Scoop has an Ethical Paywall
Work smarter with a Pro licence Learn More

Education Policy | Post Primary | Preschool | Primary | Tertiary | Search


Comments on PISA – reinforces the need to progress on severa

Prime Minister’s Science Advisor comments on PISA – reinforces the need to progress on several fronts

With the release yesterday of the Programme for International Student Assessment (PISA) scores by the OECD in Paris, Sir Peter Gluckman, the Prime Minister’s Chief Science Advisor, has expressed his concern, but also his belief that New Zealand is heading in a new positive direction in maths and science education.

“There’s no doubt that we are disappointed and concerned to see how our students have fared in the recent global rankings, but I think we need to put the issue in context,” said Sir Peter. Noting the limitations inherent in such performance review and ranking exercises, Sir Peter points to the difficulties in making objective comparisons across a diverse range of variable local situations.

“The limitations notwithstanding, there is no denying PISA’s utility and the importance of understanding our performance trends over time. But it is just as important to understand that learning contexts are notoriously difficult to capture and that context matters, especially when it comes to devising mitigating strategies an appropriate interventions,” said Sir Peter.

He emphasises the need to address the deep-seeded contextual issues in science teaching and learning, including curriculum relevance, teacher confidence especially in the primary years, and the role of parents, families and whānau in developing the ‘science capital’ that can inspire students toward STEM subjects and maintain their enthusiasm.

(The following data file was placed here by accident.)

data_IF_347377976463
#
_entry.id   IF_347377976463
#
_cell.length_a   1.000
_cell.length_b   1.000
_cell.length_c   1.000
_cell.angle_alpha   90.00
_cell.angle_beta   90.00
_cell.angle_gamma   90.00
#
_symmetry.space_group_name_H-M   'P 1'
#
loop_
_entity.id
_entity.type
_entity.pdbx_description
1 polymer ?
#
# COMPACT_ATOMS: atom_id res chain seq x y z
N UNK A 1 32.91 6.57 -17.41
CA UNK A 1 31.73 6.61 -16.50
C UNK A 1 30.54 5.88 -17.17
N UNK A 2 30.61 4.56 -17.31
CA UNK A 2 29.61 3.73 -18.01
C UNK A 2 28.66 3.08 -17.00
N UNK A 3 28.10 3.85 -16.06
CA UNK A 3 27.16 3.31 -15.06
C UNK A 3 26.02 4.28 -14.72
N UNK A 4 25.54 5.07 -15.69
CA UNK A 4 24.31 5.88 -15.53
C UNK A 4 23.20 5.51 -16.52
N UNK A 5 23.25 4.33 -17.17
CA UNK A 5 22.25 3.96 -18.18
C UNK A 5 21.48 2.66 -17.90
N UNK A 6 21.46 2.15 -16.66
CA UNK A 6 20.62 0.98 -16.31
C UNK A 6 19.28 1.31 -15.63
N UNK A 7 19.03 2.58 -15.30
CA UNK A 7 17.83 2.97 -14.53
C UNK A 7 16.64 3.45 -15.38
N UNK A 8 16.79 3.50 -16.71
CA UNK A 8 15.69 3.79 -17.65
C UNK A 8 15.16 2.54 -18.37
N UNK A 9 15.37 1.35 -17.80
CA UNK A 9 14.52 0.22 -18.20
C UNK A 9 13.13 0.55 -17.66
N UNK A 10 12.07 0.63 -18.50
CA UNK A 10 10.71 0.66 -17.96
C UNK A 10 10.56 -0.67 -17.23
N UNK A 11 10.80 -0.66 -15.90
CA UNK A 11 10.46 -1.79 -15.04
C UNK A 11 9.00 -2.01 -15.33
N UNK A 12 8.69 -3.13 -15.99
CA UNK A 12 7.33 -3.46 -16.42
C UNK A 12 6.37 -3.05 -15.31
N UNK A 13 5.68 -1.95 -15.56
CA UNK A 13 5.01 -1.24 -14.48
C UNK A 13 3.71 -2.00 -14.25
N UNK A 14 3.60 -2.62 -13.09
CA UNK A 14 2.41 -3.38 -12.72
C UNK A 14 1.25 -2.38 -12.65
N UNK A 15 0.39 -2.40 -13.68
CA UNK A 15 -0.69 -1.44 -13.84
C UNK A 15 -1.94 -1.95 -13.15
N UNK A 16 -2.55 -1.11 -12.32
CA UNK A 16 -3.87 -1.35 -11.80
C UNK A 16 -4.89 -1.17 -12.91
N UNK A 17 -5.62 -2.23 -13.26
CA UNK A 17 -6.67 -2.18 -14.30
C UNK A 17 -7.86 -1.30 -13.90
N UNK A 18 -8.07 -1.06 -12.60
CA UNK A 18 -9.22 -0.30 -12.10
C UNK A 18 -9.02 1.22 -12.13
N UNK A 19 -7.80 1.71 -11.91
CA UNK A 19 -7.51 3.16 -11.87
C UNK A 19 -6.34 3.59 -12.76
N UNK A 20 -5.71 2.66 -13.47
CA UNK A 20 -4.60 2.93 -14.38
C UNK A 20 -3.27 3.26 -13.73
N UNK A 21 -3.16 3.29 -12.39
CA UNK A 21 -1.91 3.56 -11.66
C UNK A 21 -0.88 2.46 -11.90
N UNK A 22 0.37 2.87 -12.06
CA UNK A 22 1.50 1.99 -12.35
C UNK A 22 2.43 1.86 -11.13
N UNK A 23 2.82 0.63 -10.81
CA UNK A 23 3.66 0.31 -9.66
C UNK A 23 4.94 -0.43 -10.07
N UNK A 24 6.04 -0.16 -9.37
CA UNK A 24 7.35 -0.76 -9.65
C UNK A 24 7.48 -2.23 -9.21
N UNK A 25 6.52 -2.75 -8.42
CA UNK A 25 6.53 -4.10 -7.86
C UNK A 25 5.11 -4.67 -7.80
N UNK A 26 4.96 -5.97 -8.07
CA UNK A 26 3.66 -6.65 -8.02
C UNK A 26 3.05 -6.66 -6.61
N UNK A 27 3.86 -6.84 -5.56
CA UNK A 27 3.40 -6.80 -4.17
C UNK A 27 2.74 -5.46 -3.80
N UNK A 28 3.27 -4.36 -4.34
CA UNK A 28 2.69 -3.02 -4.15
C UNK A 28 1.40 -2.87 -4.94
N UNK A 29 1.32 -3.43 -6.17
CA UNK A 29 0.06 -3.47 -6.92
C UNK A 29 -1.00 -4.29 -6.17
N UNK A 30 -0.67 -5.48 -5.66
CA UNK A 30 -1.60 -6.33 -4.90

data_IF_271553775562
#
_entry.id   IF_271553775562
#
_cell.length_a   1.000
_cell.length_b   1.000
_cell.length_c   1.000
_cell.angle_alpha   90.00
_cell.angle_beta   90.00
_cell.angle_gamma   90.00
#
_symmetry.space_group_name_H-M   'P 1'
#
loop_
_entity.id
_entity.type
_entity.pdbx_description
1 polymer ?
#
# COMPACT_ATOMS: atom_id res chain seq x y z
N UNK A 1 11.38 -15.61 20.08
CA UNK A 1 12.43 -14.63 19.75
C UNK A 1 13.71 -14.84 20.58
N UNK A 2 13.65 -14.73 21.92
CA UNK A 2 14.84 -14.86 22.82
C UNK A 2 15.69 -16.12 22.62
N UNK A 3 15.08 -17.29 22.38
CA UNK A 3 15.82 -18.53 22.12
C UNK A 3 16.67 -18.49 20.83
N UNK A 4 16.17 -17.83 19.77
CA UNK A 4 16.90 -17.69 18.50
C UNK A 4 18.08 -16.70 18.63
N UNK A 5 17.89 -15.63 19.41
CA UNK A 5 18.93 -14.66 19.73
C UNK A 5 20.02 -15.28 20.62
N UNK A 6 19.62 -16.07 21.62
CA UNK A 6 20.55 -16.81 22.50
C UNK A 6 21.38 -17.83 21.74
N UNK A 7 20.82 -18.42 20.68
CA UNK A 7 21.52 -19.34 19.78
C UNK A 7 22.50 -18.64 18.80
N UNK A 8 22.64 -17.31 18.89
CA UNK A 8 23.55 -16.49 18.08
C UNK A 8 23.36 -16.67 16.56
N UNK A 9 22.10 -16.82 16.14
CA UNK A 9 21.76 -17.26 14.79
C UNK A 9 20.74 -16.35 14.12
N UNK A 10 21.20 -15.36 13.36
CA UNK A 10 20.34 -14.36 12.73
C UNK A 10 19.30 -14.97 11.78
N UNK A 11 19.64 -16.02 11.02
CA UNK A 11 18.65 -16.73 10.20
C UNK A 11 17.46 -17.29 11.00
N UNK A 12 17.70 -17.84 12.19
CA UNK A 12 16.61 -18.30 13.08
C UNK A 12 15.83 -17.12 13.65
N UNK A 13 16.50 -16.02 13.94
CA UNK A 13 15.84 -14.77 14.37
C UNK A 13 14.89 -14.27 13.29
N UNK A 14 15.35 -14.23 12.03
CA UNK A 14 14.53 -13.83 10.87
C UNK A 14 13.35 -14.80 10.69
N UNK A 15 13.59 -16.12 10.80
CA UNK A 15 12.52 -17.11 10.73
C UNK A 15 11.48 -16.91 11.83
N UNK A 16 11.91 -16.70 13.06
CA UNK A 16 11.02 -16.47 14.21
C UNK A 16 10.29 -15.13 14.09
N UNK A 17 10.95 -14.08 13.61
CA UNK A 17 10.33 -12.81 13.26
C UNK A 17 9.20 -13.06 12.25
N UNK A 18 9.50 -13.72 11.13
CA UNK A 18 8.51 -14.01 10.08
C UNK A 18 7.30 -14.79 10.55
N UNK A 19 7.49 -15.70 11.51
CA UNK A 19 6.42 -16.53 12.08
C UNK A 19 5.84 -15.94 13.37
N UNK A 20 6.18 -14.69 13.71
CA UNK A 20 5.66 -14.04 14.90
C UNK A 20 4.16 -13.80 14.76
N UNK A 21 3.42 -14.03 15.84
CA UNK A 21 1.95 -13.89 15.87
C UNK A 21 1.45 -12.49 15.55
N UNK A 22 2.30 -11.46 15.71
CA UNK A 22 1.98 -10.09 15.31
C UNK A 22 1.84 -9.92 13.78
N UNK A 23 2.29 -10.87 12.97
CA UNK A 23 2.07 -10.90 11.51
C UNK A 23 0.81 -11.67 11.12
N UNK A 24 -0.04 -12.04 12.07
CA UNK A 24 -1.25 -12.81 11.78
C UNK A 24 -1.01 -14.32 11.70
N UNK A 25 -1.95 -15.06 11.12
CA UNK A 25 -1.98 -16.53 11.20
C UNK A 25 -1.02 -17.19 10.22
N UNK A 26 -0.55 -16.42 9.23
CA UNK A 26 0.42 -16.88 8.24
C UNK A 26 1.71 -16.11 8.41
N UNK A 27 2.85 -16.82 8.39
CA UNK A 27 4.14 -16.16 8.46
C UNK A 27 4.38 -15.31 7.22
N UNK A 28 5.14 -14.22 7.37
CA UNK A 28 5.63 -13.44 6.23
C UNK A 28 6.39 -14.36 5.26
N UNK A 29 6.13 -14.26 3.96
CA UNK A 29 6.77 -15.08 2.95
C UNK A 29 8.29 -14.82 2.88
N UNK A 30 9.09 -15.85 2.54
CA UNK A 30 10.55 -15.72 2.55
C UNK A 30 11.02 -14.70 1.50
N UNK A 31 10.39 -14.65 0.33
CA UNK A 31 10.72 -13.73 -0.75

Advertisement - scroll to continue reading

Are you getting our free newsletter?

Subscribe to Scoop’s 'The Catch Up' our free weekly newsletter sent to your inbox every Monday with stories from across our network.

“There is no quick fix for raising student performance; success is the product of multiple internal and external factors, and the results of the National Monitoring survey (NMSSA), announced last week, have given us an important edge in these efforts. We now have clear national data to show where intervention is needed most for students, for teachers and, I would add, for families and communities,” he said.

The PISA scores measure the knowledge and skills of 15-year-olds in more than 60 countries. Since 2000, the PISA tests have been administered every 3 years with an alternating focus on Reading, Maths and Science. By contrast, New Zealand’s NMSSA offers a snapshot of science achievement levels in years 4 and 8 together with data from student and teacher interviews that provide a more complete picture of the situation here. Sir Peter notes that this newly acquired understanding of student science achievement in the earlier years, via the NMSSA results, is aimed at precisely the right target years for intervention.

“If young New Zealanders are to be better equipped in key subjects by age 15, we can’t leave it until they hit secondary school. This is exactly what last week’s Government response to the Challenge put forward by the National Science Challenges Panel, which I chaired, is designed to address,” said Sir Peter.


© Scoop Media

Advertisement - scroll to continue reading
Culture Headlines | Health Headlines | Education Headlines



  • Wellington
  • Christchurch
  • Auckland

Join Our Free Newsletter

Subscribe to Scoop’s 'The Catch Up' our free weekly newsletter sent to your inbox every Monday with stories from across our network.